Change Never Comes for Free

How do peo­ple cope with change? Fam­i­ly ther­a­pist Vir­ginia Satir has pro­vid­ed an inter­est­ing mod­el that can also be applied to orga­ni­za­tion­al changes. A sta­ble sta­tus quo is chal­lenged by a for­eign ele­ment. After ini­tial resis­tance to the for­eign ele­ment, the con­fronta­tion with it ini­tial­ly leads to uncer­tain­ty and chaos and thus to a loss in pro­duc­tiv­i­ty. Depend­ing on the strength of this impulse, this phase lasts for a longer or short­er peri­od of time until the chances of change are final­ly under­stood and uti­lized. Grad­u­al­ly, the group will return to its orig­i­nal pro­duc­tiv­i­ty and hope­ful­ly grow even fur­ther. In essence, how­ev­er, this mod­el means that change can nev­er come for free. As triv­ial as this sounds, orga­ni­za­tions rarely admit this in both large and small changes. And then fail due to false expec­ta­tions and their impatience.

Source: Steven M. Smith

This dia­gram from the detailed arti­cle by Steven M. Smith illus­trates very well the mod­el of Vir­ginia Satir, whose var­i­ous phas­es and their impli­ca­tions for change I will briefly exam­ine in the following.

Phase 1: Late Status Quo

Sta­bil­i­ty pre­vails in this phase. Both the rela­tion­ships and expec­ta­tions are sta­ble. The coop­er­a­tion is well-estab­lished, albeit not with­out fric­tion, but always with the same known shortcomings.

Phase 2: Resistance

The sta­tus quo, which may have exist­ed for years, is chal­lenged by a for­eign ele­ment. This could be a new tech­nol­o­gy that threat­ens the exist­ing busi­ness mod­el (e.g. MP3 in com­bi­na­tion with broad­band Inter­net), a new com­peti­tor with a dif­fer­ent way of work­ing and high­er pro­duc­tiv­i­ty (e.g. lean pro­duc­tion at Toy­ota) or a world that is becom­ing increas­ing­ly VUCA and requires a trans­for­ma­tion towards more agili­ty. Or a com­bi­na­tion of all of this. The first reac­tion to this is denial, rejec­tion and resistance.

Phase 3: Chaos

After ini­tial resis­tance, the reli­able rela­tion­ships col­lapse in reac­tion to the for­eign ele­ment. The clear roles and sta­ble process­es that have marked the late sta­tus quo are at stake. This leads to uncer­tain­ty and fear, because it is not yet clear what the new sta­tus quo will look like. How­ev­er, this phase is essen­tial and must not be bridged out of impa­tience with sil­ver bul­lets like frame­works and blue­prints used else­where (“Let’s just do it like Spotify!”).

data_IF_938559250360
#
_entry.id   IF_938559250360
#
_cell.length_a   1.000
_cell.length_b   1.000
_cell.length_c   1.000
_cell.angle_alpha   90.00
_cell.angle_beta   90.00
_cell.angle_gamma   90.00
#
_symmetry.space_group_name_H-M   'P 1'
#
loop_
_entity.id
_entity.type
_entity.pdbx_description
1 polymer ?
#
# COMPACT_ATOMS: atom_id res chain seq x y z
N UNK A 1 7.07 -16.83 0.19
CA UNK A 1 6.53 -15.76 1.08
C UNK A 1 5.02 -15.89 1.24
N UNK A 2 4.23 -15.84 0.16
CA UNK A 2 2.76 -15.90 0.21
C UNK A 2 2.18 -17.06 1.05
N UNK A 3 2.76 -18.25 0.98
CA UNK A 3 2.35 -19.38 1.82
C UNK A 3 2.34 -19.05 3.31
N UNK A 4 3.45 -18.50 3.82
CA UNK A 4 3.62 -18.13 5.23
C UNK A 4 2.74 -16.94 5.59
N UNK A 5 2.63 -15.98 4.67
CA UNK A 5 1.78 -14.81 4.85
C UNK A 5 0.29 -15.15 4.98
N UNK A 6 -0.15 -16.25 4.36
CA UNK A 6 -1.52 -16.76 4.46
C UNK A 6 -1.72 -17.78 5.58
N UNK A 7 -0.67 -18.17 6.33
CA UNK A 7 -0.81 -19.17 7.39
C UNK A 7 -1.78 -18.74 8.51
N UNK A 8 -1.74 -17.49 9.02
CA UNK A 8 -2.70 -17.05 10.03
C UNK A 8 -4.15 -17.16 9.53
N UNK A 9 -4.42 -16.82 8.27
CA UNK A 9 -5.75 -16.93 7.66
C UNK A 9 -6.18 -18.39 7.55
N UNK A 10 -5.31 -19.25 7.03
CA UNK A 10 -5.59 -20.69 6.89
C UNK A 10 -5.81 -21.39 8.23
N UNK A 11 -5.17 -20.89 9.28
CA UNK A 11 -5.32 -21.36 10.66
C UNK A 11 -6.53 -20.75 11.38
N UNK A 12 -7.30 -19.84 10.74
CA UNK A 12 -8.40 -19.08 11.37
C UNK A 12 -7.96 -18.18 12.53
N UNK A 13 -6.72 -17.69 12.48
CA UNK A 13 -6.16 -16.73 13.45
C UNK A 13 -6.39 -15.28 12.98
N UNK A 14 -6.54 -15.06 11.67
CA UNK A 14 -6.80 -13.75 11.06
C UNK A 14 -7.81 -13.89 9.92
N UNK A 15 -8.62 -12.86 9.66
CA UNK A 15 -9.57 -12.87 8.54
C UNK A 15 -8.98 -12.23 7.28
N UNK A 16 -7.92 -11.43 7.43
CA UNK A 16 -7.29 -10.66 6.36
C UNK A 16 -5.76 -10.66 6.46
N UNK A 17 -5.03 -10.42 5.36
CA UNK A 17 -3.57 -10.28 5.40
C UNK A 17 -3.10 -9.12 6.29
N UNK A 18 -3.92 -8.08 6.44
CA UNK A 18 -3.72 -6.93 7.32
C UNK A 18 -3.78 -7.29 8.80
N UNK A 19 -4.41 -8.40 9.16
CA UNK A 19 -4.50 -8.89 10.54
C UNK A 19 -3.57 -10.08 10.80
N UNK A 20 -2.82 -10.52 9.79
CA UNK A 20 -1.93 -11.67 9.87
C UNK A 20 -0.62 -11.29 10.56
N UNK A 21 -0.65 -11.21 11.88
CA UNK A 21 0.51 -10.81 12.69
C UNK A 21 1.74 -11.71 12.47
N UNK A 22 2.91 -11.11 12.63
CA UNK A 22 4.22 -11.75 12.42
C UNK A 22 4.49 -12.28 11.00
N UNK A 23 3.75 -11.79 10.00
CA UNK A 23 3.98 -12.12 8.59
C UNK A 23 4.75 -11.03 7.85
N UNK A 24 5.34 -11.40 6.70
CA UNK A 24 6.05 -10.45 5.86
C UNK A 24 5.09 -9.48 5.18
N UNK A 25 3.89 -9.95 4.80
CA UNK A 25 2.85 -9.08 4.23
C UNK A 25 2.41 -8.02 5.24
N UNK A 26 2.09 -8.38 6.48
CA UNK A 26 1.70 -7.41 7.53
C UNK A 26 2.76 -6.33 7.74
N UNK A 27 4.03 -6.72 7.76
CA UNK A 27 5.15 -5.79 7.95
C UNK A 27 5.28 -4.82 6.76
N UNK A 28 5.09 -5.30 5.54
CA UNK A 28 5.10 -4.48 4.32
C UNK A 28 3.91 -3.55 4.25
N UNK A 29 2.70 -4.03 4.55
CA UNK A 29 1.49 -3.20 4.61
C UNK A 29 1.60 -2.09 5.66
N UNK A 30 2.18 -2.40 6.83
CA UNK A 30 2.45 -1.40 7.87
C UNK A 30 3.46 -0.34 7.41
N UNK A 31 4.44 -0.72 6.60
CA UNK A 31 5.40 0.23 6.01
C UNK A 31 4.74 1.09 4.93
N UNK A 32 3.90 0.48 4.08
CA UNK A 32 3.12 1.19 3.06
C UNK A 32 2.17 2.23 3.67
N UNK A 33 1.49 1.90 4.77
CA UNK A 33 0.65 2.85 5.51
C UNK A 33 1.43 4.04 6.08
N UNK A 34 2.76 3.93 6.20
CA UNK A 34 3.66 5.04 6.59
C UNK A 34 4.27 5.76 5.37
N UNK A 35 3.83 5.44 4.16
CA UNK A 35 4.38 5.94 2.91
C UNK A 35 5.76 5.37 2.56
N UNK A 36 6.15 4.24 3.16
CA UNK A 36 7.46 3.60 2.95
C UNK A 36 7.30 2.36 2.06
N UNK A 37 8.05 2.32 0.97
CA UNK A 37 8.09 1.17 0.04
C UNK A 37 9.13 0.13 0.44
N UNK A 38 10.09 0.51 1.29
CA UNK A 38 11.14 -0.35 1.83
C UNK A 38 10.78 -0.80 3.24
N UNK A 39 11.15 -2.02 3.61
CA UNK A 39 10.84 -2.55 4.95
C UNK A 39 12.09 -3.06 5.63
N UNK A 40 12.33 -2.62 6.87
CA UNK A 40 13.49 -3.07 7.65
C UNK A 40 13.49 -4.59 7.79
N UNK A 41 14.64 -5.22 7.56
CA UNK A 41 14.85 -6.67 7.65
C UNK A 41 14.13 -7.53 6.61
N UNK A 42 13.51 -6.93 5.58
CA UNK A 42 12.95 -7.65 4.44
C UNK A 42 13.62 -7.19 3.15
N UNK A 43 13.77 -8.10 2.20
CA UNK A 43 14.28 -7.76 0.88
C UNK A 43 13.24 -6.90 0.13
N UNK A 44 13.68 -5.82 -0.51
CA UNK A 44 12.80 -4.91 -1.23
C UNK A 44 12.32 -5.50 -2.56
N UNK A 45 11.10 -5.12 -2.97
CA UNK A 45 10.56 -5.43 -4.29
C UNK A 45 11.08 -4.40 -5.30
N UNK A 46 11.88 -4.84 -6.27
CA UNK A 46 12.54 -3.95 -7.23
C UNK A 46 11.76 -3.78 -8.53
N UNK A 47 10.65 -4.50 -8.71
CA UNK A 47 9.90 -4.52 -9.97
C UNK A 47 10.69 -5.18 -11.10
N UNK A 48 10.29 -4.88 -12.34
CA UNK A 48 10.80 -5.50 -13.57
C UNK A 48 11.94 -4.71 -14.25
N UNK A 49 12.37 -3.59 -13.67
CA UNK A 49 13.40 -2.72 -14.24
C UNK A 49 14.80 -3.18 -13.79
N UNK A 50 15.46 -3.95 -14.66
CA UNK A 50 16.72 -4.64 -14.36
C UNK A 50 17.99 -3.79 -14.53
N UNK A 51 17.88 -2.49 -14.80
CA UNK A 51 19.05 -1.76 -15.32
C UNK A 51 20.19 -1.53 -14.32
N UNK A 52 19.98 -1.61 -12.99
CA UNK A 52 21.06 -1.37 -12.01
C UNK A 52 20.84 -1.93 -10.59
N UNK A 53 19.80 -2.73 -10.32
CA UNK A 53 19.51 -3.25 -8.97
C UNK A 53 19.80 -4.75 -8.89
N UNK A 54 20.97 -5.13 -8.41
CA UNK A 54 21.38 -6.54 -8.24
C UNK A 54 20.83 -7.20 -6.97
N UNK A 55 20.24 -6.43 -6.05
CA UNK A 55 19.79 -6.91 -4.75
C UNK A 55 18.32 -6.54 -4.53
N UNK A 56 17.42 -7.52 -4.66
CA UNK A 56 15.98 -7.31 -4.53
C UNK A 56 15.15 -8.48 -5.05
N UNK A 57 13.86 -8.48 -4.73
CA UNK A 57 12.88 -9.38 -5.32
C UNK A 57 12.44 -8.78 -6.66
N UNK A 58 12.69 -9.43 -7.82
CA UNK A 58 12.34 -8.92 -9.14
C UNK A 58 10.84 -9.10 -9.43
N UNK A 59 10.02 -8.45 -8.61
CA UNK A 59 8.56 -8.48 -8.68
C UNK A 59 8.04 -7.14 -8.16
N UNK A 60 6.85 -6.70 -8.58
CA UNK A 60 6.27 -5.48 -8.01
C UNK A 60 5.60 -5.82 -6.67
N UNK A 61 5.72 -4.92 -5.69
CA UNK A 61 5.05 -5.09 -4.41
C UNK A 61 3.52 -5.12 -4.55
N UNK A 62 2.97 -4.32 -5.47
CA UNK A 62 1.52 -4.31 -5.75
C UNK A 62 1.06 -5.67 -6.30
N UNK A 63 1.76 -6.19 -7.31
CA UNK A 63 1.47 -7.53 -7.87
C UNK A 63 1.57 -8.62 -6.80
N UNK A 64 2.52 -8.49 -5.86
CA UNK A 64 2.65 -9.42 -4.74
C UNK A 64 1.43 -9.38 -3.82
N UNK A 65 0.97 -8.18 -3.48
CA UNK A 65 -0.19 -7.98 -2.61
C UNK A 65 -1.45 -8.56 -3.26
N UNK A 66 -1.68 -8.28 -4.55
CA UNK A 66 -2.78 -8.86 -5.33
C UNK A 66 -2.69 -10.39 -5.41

Phase 4: Integration

In this phase, the group rec­og­nizes how the once for­eign ele­ment can be suc­cess­ful­ly inte­grat­ed and used. Peo­ple change per­spec­tives and begin to exper­i­ment with the new ele­ment and gain expe­ri­ence with it. Despite fail­ures and mis­takes dur­ing these exper­i­ments, new reli­able rela­tion­ships, clear roles and sta­ble process­es emerge.

Phase 5: New Status Quo

The for­eign ele­ment is now ful­ly inte­grat­ed and every­thing has returned to a sim­i­lar­ly sta­ble state as in the pre­vi­ous sta­tus quo. Hope­ful­ly at a high­er lev­el of pro­duc­tiv­i­ty, though.

Accompanying the Change

In order to be able to accom­pa­ny change process­es as a coach, it is first nec­es­sary to rec­og­nize where the group cur­rent­ly stands. Vir­ginia Satir’s mod­el helps here. It’s essen­tial to get through phase three of chaos. It con­tains the seeds for a new and more pro­duc­tive sta­tus quo. The task here is to help peo­ple gain new per­spec­tives and grad­u­al­ly pro­mote exper­i­ment­ing with the new and the for­eign and learn­ing from each oth­er. It is impor­tant to make first suc­cess­es of these exper­i­ments vis­i­ble for every­one, because exact­ly these suc­cess­es can be the deci­sive impulse (the trans­form­ing idea in Vir­ginia Satir’s mod­el) for oth­er teams. Even more impor­tant is to fight impa­tience and avoid tempt­ing short­cuts with appar­ent sil­ver bullets.

Prob­lems are not the prob­lem; cop­ing is the problem.
Vir­ginia Satir

Share This Post

Leave a Reply